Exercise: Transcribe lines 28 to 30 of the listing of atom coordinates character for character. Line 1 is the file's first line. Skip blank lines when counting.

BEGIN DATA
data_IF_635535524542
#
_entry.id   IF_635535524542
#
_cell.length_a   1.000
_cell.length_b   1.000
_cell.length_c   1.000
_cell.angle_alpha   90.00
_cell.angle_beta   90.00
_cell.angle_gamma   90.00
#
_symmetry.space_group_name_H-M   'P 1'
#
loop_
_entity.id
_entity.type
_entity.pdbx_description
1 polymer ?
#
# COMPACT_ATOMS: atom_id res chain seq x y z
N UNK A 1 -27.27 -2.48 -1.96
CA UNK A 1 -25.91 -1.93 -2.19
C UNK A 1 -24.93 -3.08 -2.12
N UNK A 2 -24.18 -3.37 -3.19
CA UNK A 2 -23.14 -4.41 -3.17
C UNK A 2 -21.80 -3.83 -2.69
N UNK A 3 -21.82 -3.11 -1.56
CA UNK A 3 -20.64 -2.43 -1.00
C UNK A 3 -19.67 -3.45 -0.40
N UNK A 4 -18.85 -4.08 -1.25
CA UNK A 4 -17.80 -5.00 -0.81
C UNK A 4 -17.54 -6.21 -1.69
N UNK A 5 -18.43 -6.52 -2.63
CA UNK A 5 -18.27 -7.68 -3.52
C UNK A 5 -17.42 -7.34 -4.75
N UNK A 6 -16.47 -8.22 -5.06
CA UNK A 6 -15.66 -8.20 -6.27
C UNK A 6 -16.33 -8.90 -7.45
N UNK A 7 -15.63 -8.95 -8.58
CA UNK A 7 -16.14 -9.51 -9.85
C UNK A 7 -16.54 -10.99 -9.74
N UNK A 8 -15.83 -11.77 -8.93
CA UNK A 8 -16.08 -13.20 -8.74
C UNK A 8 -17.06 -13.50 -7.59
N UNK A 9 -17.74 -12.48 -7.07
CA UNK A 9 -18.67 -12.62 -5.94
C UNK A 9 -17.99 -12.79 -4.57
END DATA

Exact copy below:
CA UNK A 3 -20.64 -2.43 -1.00
C UNK A 3 -19.67 -3.45 -0.40
N UNK A 4 -18.85 -4.08 -1.25